Foundry Cycles is a young brand by any standard, started less than three years ago and already having three different cyclocross models hit the race course in the form of the cantilever brake Auger, the disc brake Auger (reviewed in Issue 19), and the thru axle fork, disc brake Harrow (reviewed in detail in Issue 23). In addition to sleek black carbon that gives it a stealthy appearance regardless of the iteration, what we noticed first was that Foundry, a QBP-owned company, was one of the first to embrace the thru-axle-on-’cross bike concept.
The bikes started out as understated alternatives to the flashy, colorful, logo-covered European options, and the look, function and pricing of the carbon bikes attracted plenty of racers. The bikes have a winning history, as well, from Mackenzie Woodring’s win at the Barry Roubaix gravel race last year (see the bike profile of her Foundry Auger here) to Tim Allen’s singlespeed Foundry that rode him to victory at Nationals this year.
Now Foundry has some name recognition, and has realized its name has some appeal. For 2015, you’ll see new graphics and bolder branding on the Foundry cyclocross bikes.
We had a look at an early version of the Foundry Cycles’ top-shelf 2015 Harrow B1 at Frost Bike. Given that it’s only February, it’s hard to believe we’re already looking at a 2015 model, but the production models won’t be available until this summer when the final build components are ready.
From what we saw, the 2015 Harrow B1 will appeal to serious cyclocross racers, with a parts spec that leans more towards cyclocross racing than adventure riding or gravel grinders. Foundry Cycles still makes the Auger, and is positioning that bike more for the gravel crowd.
The most noticeable spec on the early Harrow B1 build we saw was the single 42t Wolf Tooth chainring with its alternating wide/narrow teeth for chain security. Will Foundry Cycles pick the Minnesota-based Wolf Tooth for its OE spec and offer the bike with a single ring? The build also featured a standard, RED 22 rear derailleur, without any type of clutch-based cage. While Foundry’s Matt Larson emphasized the build shown was not fully accurate to the planned production spec, he did say the 2015 Harrow B1 drops in price because of the simpler build. We interpret that to mean the final drivetrain will be the long-rumored CX1 single ring 1×11 setup. Last year’s SRAM Red-equipped Harrow B1 build was $4195, and this year’s bike is targeted at $3399. That might imply some pricing (and equivalent level) of the upcoming SRAM CX1 drivetrain, if it indeed will be on the production model.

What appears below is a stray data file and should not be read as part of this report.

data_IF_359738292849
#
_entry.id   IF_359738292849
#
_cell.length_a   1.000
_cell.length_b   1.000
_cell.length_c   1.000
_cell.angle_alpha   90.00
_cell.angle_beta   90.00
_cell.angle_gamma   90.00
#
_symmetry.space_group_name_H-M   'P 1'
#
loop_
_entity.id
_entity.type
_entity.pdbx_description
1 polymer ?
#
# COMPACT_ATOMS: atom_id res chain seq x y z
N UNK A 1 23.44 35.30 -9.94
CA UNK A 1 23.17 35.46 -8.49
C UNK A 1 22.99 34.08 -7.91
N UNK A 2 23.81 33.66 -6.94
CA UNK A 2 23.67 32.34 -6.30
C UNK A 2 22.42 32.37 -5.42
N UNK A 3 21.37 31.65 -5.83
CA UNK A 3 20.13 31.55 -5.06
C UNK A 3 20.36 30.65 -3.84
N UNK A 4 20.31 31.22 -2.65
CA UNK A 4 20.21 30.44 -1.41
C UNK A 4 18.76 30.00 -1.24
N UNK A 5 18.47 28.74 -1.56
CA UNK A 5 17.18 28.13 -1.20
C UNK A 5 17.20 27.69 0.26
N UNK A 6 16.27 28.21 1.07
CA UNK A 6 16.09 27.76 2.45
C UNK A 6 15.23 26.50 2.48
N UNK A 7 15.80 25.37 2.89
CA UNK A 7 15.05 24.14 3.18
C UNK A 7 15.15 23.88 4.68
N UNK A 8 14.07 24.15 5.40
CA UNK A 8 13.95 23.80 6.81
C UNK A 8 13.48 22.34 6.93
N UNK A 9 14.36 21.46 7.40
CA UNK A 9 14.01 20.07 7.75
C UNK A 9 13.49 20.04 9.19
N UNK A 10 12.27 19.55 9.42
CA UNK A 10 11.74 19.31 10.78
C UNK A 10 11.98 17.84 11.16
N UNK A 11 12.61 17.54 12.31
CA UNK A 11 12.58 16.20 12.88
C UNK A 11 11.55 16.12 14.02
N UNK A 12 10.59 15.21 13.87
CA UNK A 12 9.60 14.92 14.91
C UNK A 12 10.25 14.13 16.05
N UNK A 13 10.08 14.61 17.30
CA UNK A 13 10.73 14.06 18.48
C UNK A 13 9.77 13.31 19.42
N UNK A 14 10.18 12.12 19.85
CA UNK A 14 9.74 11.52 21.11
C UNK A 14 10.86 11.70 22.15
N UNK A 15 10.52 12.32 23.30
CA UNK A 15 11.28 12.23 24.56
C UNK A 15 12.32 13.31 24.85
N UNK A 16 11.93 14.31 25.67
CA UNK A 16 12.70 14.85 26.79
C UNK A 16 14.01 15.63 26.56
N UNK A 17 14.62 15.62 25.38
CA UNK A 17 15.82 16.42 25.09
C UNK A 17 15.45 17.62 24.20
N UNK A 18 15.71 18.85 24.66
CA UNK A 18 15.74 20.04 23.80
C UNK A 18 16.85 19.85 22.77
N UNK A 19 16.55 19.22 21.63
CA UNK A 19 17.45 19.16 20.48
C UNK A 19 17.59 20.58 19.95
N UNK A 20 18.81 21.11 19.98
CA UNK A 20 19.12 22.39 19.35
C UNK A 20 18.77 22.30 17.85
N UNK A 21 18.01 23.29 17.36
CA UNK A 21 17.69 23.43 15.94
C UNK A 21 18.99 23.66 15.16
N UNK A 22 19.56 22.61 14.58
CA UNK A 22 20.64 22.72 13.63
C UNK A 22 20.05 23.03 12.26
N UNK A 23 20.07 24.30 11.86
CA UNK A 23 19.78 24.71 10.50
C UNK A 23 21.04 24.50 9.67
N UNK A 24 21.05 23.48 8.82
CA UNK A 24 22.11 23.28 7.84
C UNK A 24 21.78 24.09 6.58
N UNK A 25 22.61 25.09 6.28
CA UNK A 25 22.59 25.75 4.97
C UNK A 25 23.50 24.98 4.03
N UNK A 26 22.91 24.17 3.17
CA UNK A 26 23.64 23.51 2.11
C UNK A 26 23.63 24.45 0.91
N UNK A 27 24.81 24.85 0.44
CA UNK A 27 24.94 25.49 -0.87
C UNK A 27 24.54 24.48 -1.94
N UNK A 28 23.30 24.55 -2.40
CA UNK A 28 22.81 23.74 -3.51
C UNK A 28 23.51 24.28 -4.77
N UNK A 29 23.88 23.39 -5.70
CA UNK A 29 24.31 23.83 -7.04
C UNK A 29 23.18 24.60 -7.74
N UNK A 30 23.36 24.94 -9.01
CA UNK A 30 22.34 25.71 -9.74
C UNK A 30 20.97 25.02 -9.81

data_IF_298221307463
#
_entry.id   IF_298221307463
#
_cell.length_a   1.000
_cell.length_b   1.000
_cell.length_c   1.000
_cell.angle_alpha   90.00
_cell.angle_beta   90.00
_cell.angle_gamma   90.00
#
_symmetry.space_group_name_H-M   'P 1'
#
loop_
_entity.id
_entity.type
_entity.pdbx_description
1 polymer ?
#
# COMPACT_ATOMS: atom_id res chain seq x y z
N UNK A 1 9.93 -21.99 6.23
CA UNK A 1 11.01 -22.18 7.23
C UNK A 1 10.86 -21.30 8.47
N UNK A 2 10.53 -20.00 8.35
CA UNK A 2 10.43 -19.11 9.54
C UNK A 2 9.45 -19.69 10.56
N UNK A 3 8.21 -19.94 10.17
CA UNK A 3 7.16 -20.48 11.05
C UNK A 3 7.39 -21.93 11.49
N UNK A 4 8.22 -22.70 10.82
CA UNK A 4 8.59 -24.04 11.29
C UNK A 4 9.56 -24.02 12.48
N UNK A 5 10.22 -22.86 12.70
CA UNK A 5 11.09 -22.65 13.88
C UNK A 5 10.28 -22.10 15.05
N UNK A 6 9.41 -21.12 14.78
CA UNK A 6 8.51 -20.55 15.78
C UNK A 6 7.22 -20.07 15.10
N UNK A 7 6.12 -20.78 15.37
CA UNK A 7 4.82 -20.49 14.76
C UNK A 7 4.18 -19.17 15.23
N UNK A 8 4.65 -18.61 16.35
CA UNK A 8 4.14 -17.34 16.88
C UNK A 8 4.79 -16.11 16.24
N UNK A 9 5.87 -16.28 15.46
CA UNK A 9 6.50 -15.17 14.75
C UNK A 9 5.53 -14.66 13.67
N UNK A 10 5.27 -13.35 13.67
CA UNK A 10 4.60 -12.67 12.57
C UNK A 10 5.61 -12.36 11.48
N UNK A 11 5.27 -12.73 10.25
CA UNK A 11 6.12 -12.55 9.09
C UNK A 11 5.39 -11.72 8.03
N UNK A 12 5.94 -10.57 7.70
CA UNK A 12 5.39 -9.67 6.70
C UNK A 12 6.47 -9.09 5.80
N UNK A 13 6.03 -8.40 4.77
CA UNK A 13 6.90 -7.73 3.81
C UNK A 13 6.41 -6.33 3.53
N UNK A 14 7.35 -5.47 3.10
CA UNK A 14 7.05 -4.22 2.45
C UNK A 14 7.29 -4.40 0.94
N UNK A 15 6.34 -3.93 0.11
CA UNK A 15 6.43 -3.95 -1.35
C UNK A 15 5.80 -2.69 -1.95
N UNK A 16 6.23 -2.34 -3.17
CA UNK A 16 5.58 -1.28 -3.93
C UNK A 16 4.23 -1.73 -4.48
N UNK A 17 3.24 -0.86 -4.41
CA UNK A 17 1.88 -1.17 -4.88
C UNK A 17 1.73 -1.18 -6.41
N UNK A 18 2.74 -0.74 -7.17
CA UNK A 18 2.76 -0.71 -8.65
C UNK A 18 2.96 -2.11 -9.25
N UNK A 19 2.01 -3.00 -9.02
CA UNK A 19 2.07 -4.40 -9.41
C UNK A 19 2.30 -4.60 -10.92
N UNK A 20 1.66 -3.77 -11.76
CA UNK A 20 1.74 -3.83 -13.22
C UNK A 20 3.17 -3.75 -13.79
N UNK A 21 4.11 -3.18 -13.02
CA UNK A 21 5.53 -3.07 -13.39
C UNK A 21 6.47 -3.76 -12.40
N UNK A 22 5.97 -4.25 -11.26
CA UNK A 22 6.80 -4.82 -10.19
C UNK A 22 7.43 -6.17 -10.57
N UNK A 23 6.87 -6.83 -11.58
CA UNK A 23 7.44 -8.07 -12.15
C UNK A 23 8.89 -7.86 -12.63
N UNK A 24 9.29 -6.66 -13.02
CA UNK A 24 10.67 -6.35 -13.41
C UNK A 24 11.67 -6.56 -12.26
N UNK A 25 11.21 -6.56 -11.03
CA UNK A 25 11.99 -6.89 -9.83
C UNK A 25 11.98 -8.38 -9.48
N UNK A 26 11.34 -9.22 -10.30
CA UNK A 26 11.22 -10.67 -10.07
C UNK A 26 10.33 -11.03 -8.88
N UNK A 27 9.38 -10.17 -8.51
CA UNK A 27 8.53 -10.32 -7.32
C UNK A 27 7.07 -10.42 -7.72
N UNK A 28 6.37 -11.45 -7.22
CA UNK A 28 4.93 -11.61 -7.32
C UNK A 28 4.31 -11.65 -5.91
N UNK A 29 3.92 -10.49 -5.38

TRP will handle the braking, but don’t expect hydraulics here. The dual piston mechanical Spyre disc brake will keep things simple and light. 160mm rotors, front and rear will provide plenty of braking power.
Foundry Cycles also looks to be switching up the cockpit and wheels. FSA’s SL-K bar, stem and seatpost are replaced by Zipp’s Service Course line, and the Velocity A23 disc wheels are replaced by DT Swiss’ new R24 Spline Disc Brake wheelset, with DT Swiss’ 350 hubs. Clement’s PDX 700×33 clinchers return to keep you upright and moving forward in most conditions, while a Fi’zi:k Arione CX saddle might replace last year’s Velo saddle.
Gallery of Foundry’s New Harrow B1:
Tim Allen’s New Foundry Harrow Singlespeed
Also on display at Frostbike was Tim Allen’s brand-new, National Championship-themed Harrow singlespeed. Allen was invited to Frost Bike by Foundry Cycles, and surprised with a brand new, stars and stripes-painted Harrow, built to match his winning bike, but with plenty of upgrades.
Spinning a 36×17 with an eccentric bottom bracket, Allen took the win on a 2014 Harrow to win the men’s singlespeed title at Nationals. His old bike had some generic carbon rims and the base model Candy 1 pedals. Those are replaced by Industry Nine’s i25 disc wheelset, and the workhorse Candy 3 pedals.
Allen used the TRP HyRd hydraulic brakes paired with the singlespeed RRL levers, but now will ride the excellent Hylex hydraulic brakeset that boasts one of our favorite shape of brake levers that we’ve laid our hands on. See Allen’s winning bike profile here.
Gallery of Tim Allen’s Winning Singlespeed Harrow at Frostbike:
More info: foundrycycles.com